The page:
We sat in the backseat of my friend Sam’s car, Vanessa and I, outside the apartment of a girl whose face I could recognize and name I could tell you, that being the extent of my acquaintance with her. All of us were waiting, all of us being my friends Jason and Sam in the front seat, Forrest between the left-rear door and Vanessa in the middle. There was another car, and inside there was only one person whose name I could tell you, again, the extent of my acquaintance with them. The two cars were side by side, waiting for the girl, both cars with windows down so that arms could stretch between enclosures. The other car handed over a notebook filled with drawings and doodles by an artistically competent person, probably someone in the other car I didn’t know, of a friend of ours, a name I recognized with a face attached, even a personality and humorous anecdotes. The doodles were cartoons, exaggerated sketches of this particular friend killing himself and being sexually used in various ways, all of it so intricately focused with intent by the haikus and mock journal entries that sprung from the same melodramatic, over-emotive teen stereotype. He was like this, I was told, but I looked at Vanessa and we rolled eyes in a classically diminutive way, hoping it wouldn’t register with them how much we wanted to move, get going. We were impatient with hunger and the journal seemed harsh, a going away present as the mutual friend left to study in the UK. They told us he laughed, which must’ve been why he left it behind.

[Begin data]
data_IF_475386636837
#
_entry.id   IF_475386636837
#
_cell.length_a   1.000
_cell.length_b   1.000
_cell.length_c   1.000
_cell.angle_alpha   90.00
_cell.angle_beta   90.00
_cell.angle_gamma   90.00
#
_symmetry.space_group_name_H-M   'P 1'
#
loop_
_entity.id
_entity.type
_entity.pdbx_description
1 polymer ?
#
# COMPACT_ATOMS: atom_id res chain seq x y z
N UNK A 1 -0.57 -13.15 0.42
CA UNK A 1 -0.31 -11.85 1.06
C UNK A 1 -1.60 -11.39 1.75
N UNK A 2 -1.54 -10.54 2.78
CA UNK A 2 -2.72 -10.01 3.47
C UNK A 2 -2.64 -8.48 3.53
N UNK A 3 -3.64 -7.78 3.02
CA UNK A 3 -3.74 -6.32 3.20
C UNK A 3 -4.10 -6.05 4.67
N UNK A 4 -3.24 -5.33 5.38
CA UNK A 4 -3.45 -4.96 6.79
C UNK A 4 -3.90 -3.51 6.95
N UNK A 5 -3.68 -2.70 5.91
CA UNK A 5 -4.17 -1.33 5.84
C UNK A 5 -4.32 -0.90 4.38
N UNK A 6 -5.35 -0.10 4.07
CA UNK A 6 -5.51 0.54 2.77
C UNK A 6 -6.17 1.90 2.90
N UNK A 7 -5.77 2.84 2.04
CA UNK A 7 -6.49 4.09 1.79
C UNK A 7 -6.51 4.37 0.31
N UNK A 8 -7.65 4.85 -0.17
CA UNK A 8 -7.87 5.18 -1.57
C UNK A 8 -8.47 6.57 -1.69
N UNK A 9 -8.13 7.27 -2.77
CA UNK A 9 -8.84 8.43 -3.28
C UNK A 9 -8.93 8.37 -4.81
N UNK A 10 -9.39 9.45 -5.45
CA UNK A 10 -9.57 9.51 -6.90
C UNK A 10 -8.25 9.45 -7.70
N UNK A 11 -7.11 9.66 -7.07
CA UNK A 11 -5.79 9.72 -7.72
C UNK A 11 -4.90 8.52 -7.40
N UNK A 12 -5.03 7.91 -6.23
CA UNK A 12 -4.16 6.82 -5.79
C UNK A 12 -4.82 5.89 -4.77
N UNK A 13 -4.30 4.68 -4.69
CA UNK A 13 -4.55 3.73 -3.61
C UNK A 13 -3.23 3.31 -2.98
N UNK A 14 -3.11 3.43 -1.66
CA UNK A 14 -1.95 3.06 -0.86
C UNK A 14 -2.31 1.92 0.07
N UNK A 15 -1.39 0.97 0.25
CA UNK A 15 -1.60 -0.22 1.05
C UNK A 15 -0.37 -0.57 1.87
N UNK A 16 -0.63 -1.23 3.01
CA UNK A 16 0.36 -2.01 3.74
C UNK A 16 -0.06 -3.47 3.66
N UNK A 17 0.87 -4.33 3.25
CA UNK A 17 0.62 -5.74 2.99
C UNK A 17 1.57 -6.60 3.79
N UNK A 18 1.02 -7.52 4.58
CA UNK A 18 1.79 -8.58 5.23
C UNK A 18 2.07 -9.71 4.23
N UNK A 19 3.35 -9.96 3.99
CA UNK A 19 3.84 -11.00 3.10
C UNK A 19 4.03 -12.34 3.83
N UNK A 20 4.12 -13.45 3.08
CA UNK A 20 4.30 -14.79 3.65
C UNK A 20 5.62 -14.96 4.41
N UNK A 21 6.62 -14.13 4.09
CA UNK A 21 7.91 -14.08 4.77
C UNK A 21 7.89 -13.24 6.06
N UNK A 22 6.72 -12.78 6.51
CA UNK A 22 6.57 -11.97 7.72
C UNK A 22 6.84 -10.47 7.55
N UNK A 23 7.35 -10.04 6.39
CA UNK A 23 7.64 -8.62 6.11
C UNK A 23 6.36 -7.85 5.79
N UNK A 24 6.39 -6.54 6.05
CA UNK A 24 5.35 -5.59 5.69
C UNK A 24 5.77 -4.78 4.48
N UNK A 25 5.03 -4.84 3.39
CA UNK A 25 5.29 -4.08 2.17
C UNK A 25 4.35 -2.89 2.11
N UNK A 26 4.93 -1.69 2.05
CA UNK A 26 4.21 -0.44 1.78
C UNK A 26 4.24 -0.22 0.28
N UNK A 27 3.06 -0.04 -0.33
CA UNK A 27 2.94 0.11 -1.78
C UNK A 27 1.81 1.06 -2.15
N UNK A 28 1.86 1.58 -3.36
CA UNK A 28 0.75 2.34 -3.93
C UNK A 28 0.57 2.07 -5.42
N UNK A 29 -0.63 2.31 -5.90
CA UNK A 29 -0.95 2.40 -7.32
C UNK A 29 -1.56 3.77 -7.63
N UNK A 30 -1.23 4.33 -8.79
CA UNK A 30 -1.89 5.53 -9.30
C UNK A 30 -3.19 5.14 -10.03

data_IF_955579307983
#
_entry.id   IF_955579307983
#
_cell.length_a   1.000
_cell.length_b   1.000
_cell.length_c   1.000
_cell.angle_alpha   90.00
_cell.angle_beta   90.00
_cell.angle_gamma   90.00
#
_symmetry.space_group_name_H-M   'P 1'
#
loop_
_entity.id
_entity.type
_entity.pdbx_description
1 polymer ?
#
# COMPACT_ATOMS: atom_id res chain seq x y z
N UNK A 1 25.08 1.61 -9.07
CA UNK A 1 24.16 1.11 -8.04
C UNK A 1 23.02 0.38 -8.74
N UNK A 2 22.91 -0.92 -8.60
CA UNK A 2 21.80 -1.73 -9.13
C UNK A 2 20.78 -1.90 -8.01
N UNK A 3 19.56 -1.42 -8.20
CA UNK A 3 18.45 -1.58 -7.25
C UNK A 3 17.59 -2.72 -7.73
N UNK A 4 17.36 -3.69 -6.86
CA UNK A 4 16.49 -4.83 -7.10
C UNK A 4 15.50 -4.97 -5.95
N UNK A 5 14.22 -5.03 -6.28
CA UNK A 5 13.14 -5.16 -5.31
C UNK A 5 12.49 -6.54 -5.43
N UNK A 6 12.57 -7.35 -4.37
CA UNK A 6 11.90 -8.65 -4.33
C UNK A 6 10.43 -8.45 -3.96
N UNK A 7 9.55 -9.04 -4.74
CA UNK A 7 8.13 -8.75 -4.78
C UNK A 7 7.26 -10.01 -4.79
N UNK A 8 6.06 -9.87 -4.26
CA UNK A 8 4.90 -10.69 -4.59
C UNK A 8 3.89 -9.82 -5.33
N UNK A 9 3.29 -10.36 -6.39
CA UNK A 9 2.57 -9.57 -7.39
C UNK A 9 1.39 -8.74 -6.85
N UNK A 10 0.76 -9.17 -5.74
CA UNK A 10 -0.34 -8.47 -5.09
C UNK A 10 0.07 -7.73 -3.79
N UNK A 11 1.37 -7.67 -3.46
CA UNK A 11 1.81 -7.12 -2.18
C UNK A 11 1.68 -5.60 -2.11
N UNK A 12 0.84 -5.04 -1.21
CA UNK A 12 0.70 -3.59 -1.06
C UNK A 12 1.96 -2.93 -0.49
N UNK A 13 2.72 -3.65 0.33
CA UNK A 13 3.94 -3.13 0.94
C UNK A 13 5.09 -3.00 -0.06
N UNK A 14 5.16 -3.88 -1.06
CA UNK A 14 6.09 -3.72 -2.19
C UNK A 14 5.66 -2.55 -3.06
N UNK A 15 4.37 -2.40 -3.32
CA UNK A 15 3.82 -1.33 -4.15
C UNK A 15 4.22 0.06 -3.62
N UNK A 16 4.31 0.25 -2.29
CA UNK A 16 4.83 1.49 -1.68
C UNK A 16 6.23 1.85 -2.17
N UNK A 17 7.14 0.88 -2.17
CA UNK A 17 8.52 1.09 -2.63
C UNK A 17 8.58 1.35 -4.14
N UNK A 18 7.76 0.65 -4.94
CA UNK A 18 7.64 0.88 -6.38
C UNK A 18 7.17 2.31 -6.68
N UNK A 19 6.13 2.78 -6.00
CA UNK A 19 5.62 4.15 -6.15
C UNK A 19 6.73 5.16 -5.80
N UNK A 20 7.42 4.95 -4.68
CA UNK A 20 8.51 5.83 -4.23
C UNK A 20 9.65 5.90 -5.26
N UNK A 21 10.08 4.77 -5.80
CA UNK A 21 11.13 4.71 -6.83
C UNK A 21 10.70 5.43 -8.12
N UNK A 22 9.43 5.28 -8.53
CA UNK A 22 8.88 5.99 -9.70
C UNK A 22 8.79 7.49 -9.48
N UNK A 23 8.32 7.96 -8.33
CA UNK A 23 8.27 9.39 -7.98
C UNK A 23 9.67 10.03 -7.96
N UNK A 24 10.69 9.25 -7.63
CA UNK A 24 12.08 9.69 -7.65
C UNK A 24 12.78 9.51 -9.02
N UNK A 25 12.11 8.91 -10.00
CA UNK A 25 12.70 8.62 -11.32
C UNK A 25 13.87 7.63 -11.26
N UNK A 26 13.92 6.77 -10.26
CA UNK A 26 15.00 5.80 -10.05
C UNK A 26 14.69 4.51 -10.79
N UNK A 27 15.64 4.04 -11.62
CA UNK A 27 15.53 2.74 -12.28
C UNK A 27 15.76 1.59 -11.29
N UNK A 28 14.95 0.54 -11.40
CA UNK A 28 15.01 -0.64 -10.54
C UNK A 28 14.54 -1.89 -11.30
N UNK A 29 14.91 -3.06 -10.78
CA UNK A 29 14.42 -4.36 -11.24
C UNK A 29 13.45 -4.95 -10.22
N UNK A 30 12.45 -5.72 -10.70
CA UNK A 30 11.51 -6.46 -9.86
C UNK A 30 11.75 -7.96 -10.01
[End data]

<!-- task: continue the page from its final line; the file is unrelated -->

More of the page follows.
“Do they have food at the Amana Colonies?” I heard Vanessa’s stomach rumble so I put my hand to it, hoping to catch it again.
Sam looked back, at first perplexed by the question, “Heh, yeah, you can get food there.”
My notion of the Amana Colonies was different than Sam’s, his notion having the advantage of being based on empirical evidence. There were certain words that, living in the Midwest, elicited a Pavlovian, impulsive fear in me of any destination they were used to describe. “Historic” was one, “Handcrafted” another, both were used to describe, in some capacity, the Amana Colonies of Iowa. Middle-aged women fighting over who would pay for lunch and a piece of tan glassware, that’s what I saw. My friends invited us along, headed to the breweries and wineries that made the town distinctive, a potentially collegiate destination. I couldn’t drink, underage, and so was Vanessa, the only ones of the group.